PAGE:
The main research interests of the Unit include: (a) pharmaco-epidemiology, oriented to describe the beneficial and harmful effects of psychotropic drugs in ordinary practice; (b) randomized controlled trials, oriented to assess the efficacy and tolerability profile of psychotropic drugs in experimental conditions; (c) systematic reviews, oriented to summarize clinical trial findings using meta-analytical techniques.
Recent achievements of the Unit include the production of systematic reviews in the field of antidepressants and antipsychotics, together with the Cochrane Common Mental Disorders Group (CMD) group; the development of tools oriented to improve the rational use of psychotropic drugs in low and middle income countries; the production of evidence based guidelines. In 2017 the Unit members founded Cochrane Global Mental Health, a Cochrane network that supports the production, dissemination and implementation of systematic reviews relevant to mental health in low- and middle-income countries.
Currently, the Unit coordinates STAR Network (Servizi Territoriali Associati per la Ricerca), a group of physicians working in Italian psychiatric services that collect data for multi-centre studies. STAR Network has finalised a number of pharmaco-epidemiological studies in people exposed to psychotropic drugs, and is currently recruiting patients for a multi-centre observational study on long acting antipsychotics. Additionally, the Unit coordinates a randomised controlled trial (funded by Agenzia Italiana del Farmaco) to assess the comparative tolerability, safety and efficacy of Vortioxetine compared with the SSRIs as a group in elderly patients affected by major depression. The primary outcome will be the withdrawal rate due to adverse events.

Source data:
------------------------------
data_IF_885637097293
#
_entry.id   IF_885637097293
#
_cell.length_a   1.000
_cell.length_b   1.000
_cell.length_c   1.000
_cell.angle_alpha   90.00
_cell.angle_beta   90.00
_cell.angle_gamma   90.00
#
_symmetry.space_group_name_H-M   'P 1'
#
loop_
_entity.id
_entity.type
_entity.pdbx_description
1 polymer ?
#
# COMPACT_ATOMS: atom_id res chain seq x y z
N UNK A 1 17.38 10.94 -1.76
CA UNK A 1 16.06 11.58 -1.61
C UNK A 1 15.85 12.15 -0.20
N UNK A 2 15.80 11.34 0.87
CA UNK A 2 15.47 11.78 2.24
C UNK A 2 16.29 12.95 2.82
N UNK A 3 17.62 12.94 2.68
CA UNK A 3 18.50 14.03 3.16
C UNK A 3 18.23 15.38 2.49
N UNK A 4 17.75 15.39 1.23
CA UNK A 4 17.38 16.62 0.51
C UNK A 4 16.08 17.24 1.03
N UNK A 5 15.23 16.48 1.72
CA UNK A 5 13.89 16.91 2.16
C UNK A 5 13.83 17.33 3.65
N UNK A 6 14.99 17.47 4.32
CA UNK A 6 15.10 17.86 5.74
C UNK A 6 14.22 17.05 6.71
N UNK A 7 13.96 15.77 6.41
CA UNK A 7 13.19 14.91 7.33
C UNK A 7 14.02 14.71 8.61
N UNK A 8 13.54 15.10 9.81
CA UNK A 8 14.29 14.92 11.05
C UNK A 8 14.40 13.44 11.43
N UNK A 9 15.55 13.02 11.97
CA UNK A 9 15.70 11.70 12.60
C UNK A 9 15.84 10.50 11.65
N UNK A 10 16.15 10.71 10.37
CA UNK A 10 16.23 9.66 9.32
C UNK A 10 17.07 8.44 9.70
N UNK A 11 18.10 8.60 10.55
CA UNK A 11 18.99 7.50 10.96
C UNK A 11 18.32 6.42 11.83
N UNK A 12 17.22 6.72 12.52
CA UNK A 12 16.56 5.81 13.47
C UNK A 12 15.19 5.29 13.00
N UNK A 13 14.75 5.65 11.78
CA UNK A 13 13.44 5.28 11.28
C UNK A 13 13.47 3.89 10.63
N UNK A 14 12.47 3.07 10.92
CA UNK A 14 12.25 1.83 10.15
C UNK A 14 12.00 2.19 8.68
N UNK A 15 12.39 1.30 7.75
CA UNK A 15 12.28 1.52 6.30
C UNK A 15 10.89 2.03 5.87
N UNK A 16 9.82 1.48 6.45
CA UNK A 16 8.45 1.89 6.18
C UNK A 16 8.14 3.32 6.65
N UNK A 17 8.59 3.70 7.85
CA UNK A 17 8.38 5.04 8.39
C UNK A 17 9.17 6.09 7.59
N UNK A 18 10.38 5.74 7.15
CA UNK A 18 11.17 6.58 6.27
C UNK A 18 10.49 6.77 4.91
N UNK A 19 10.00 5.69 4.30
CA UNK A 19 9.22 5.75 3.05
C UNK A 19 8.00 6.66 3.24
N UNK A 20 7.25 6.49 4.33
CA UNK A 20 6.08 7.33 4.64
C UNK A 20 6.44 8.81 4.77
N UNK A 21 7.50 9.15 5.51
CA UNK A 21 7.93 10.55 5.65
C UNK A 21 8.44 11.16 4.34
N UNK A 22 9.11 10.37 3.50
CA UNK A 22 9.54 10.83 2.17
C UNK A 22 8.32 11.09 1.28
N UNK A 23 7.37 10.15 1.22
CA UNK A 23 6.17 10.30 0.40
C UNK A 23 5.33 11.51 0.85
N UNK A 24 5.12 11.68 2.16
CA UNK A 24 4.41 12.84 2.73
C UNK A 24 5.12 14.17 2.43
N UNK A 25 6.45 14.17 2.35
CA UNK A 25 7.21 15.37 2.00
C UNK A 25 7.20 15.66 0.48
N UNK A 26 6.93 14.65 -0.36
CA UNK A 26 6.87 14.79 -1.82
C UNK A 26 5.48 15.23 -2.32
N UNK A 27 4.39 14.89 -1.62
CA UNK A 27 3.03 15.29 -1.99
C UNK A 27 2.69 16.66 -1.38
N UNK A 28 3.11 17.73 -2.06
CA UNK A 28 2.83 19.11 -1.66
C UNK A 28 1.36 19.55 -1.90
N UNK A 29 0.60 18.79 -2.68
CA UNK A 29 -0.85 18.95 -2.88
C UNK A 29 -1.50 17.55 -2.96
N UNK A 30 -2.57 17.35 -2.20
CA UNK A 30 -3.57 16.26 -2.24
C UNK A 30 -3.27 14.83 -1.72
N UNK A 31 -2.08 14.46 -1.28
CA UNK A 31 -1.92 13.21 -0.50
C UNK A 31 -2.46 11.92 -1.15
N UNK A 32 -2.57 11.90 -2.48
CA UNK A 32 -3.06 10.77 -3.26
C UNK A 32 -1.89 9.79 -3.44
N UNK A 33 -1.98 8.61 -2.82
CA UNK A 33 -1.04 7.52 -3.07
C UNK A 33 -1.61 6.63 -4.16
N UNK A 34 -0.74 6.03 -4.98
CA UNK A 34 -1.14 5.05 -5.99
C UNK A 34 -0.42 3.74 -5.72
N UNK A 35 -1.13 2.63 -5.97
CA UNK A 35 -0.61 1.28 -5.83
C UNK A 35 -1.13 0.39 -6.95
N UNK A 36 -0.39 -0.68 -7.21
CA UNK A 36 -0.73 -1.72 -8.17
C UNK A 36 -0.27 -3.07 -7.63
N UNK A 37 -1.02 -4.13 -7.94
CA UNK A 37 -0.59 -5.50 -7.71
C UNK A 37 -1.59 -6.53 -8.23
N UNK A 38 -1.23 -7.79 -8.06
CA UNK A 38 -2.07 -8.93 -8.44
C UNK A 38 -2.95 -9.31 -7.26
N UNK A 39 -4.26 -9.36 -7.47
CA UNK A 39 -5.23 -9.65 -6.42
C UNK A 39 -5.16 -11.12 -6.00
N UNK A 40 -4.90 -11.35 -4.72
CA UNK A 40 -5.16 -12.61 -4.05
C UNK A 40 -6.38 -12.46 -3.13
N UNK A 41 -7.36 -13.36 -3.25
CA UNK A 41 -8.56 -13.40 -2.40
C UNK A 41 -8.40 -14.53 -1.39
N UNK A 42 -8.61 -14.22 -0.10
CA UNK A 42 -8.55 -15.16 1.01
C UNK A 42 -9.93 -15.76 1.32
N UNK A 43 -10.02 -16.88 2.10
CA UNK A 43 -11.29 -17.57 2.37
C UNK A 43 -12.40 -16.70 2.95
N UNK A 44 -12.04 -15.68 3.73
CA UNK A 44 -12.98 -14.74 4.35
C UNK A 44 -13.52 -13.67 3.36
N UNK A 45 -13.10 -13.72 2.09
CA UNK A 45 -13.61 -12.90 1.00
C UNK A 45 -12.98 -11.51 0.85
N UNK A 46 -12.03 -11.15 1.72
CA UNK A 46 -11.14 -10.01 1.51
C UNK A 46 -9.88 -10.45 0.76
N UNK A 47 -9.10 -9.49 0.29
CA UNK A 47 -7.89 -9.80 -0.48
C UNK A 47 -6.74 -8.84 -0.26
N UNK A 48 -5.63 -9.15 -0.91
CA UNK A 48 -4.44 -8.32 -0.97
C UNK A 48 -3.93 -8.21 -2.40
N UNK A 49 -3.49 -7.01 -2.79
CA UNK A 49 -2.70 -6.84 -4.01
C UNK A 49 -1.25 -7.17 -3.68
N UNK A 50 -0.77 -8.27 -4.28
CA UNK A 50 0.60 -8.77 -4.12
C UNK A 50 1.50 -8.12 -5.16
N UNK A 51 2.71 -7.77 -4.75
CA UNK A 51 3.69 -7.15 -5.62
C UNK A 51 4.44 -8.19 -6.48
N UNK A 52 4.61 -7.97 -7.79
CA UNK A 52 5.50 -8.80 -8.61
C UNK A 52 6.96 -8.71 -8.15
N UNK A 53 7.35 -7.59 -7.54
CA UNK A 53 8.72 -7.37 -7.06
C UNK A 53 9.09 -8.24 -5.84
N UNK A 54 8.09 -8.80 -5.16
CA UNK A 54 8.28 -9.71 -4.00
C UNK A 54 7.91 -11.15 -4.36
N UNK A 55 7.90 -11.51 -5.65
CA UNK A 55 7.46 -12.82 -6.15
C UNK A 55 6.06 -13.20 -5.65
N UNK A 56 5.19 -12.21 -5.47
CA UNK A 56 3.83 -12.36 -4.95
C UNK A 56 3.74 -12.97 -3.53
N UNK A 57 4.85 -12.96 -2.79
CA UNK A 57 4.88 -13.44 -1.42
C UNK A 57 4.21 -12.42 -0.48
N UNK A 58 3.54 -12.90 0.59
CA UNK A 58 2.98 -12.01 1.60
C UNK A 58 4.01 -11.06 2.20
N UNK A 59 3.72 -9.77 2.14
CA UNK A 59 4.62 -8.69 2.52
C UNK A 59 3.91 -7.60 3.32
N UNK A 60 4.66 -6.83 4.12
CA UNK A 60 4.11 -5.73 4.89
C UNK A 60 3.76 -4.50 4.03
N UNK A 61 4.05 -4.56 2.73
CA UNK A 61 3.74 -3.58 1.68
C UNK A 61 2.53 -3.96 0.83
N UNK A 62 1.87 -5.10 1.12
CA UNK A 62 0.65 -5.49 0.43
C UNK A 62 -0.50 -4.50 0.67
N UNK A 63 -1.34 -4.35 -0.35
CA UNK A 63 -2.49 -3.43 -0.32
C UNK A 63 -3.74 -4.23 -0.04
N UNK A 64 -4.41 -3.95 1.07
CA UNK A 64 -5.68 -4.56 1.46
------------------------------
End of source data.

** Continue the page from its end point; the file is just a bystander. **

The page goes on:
The Unit is currently coordinating an Horizon2020 project called RE-DEFINE, which aims to test the effectiveness of an innovative psychological intervention for preventing the onset of mental disorders in refugees and asylum seekers with psychological distress resettled in middle-income and high-income countries. The project focuses on adaptation, testing, and implementation of Self Help Plus (SH+), a novel trans-diagnostic self-help preventive psychosocial intervention specifically developed by the World Health Organization (WHO) to respond to humanitarian crises. The cost-effectiveness of SH+ will be tested in two large, multicentre, pragmatic randomised controlled trials. One study will be conducted in Italy, Germany, Finland, Austria, and in two UK sites, and a second study will be conducted in Turkey.
Over the years, the Unit members have published hundreds of scientific publications in international peer-reviewed journals. The Unit Coordinator, Professor Corrado Barbui, is Editor-in-Chief of Epidemiology and Psychiatric Sciences, a Cambridge University Press scientific journal with an impact factor of 5.684.
- Contact people